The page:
Letters

Damage from SNC-Lavalin affair may drastically hurt Liberals re-election bid

March 7, 2019   ·   0 Comments

EDITORIAL

Prime Minister Justin Trudeau is knee deep in trouble as a political firestorm erupted on Parliament Hill.

An automated telephone survey by Forum Research found that 42 per cent of decided and leaning voters would support the Conservative Party in a federal election, according to the Star. The Liberals followed with 33 per cent of respondents indicating they would support the party, while 12 per cent said they intend or would likely vote for the New Democratic Party.

This followed a testimony by Jody Wilson-Raybould where she laid out a detailed and damning account of how she and her staff were subjected to what she called a “consistent and sustained” effort by many people within the reigning government to politically interfere in her roles as the Attorney General of Canada to secure a deferred prosecution agreement with SNC-Lavalin, according to the Toronto Star.

Montreal based-SNC-Lavalin and two of its subsidiaries had mounting charges against them by the RCMP for bribing officials in Libya for almost $50 million and defrauding Libyan organizations for about $120 million. 

As their troubles worsened, they lobbied out to the Federal Liberals for a plea deal called a ‘deferred prosecution agreement’ after their dealings in Libya.

They started doing this just four months after Trudeau’s government won power from the former Conservatives regime.

Like plea deals involving individuals, these agreements suspend criminal prosecutions if the corporation agrees to pay fines and cooperate with authorities. 

A criminal conviction on the charges would have barred it from Canadian government contracts for a decade.

The Liberals tabled a 582-page omnibus bill that includes the introduction of remediation agreements. The Bill becomes law during the summer after brief discussion at the House of Commons finance committee.

The federal public prosecutor’s office decides not to offer SNC-Lavalin a remediation agreement. SNC-Lavalin said it ‘strongly disagrees’ with the decision and votes to keep pushing for a remediation. The company asked a Federal Court judge to force prosecutors to reconsider.

This follows meetings with Quebec Premier Francois Legault with, Gerald Butts, Trudeau’s former principal secretary with Wilson-Raybould and a resignation from Treasury Board President Scott Brison, a shuffle within cabinet to move Wilson-Raybould out of justice into the position of veteran affairs – which some consider a demotion – and on top of this, an even damaging report by the Globe and Mail citing unnamed sources who alleged officials in Trudeau’s office pressured the former Attorney General to overrule federal prosecutors by offering a remediation agreement to SNC-Lavalin.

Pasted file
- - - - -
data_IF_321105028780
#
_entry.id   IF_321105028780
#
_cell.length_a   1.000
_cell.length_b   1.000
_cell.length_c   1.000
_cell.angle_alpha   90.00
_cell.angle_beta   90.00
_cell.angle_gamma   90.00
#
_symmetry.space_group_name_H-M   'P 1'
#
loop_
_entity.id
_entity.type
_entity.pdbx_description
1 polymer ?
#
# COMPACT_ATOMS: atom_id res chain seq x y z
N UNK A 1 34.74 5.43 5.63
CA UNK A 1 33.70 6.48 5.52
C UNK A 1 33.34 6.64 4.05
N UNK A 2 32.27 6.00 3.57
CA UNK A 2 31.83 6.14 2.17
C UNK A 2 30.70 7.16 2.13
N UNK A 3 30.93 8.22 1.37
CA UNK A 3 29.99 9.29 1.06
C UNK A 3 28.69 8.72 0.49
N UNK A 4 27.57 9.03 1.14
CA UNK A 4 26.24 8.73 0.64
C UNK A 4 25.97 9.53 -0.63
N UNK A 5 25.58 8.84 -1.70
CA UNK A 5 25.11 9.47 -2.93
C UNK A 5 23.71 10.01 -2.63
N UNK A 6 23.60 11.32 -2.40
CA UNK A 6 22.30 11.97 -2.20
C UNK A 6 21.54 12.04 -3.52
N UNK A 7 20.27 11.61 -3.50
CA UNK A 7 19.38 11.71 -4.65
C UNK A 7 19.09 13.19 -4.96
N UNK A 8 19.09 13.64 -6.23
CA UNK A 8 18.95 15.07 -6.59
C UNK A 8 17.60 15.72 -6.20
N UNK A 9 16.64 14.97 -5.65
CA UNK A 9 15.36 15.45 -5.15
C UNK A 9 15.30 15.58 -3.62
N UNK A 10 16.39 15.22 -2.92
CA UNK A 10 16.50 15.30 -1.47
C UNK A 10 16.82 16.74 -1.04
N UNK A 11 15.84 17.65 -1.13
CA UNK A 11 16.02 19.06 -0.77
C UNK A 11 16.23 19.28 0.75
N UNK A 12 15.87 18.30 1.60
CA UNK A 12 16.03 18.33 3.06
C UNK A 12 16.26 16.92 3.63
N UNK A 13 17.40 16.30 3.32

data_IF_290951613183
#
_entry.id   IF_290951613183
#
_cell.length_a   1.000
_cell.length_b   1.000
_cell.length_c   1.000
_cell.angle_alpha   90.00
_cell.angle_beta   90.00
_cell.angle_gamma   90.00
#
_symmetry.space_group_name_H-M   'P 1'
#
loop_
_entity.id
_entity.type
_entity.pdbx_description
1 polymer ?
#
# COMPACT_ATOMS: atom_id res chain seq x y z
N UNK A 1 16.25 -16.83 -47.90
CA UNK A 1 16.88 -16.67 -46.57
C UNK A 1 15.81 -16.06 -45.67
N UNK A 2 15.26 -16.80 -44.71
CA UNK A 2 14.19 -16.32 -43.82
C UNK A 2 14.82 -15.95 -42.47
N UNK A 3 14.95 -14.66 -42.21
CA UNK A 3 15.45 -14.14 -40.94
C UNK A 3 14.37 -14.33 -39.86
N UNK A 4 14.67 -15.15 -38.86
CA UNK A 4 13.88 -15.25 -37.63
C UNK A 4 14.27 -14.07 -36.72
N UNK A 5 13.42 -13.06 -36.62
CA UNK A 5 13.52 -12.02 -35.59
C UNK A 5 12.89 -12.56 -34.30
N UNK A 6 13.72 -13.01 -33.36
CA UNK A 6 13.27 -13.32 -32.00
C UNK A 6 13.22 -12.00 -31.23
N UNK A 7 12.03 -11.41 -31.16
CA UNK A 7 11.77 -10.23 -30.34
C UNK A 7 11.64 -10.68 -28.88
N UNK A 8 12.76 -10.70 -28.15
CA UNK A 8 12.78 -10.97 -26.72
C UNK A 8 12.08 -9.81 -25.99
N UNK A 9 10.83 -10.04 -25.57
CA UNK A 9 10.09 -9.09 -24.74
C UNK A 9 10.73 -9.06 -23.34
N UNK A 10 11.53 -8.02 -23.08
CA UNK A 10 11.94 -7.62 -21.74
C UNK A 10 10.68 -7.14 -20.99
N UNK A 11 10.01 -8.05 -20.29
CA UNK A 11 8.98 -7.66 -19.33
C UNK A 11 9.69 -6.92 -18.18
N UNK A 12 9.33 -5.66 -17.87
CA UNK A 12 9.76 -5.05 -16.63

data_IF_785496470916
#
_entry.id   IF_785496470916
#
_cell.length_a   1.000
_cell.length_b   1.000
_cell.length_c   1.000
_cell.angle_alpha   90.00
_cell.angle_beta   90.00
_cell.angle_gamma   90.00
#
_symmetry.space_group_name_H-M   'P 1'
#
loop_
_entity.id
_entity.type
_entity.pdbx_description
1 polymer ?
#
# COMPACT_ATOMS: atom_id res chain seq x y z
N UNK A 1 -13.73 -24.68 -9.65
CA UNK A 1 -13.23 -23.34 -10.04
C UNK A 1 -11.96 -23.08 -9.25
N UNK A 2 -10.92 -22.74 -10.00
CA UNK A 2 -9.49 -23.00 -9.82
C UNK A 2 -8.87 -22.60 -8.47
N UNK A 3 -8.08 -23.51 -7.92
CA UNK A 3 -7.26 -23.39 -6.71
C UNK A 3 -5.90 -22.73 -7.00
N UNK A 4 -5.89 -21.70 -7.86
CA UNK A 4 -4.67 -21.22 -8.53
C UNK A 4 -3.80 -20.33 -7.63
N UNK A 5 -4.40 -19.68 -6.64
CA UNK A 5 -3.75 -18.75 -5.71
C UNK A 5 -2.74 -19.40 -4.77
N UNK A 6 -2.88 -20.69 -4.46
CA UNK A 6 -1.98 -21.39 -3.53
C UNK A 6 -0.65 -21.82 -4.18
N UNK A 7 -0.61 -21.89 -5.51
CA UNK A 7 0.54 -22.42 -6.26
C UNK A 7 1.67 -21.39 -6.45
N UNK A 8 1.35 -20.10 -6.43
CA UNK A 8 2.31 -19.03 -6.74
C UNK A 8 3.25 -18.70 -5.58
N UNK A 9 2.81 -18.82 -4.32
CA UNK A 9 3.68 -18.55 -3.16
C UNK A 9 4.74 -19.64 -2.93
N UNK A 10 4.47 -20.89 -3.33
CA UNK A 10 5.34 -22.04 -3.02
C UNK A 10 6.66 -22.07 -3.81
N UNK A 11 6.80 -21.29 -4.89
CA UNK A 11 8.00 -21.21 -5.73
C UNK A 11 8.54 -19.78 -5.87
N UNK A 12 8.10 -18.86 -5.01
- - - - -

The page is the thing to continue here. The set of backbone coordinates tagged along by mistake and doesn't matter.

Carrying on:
Trudeau denied allegations, Wilson-Raybould wouldn’t confirm anything all while she resigns from cabinet and Liberal MPs try to block her from providing a testimony.

In defence of the Montreal engineering juggernaut, and rather himself, the Prime Minister said his job was to stand up for jobs right across the country thereby meriting his actions.

Wilson Raybould said the events included 11 people, excluding herself and her political staff, from the Prime Minister’s Office, the Privy Council Office and the Office of the Minister of Finance.

The whole saga seems like one disaster after another. One where a deal was supposed to be occur under the table with no repercussions. There’s absolutely no reason not to take Wilson-Raybould’s allegations against the Trudeau government seriously, as they are made by one of his most senior members. Until then she had restrictions placed on her limiting her from speaking publicly.

Wilson-Raybould believe, and correctly, that an attorney general must not be subject to political pressure from her own government to intervene in matters before the courts. It was clear, by the timeline of ensuing events, that efforts were made to persuade her to one side.

What has been alleged is catastrophic. Canadians cannot look away nor can the government. What the Prime Minister does next is yet to be determined. Conservative Leader Andrew Scheer has called for Trudeau’s resignation while NDP Leader Jagmeet Sigh said it underscore his own party’s demands for an independent public inquiry.

Canadians cannot look away. Wilson-Raybould stood her ground when she felt she was being pressed as attorney general. 

The Conservatives and NDP have more than enough fuel here to dispense to the public during advertisement campaigns in the months leading up to the October election, and while the Liberals and Trudeau claim they did nothing wrong, maybe the damage inflicted is too much to recover from. Or, it could not. Canadians may forgive him and not care at the slightest of this debacle and continue on to support the Liberals.

We will see in the fall whether or not Canadians can stand by Trudeau and watch him lead the country for four more years.



         

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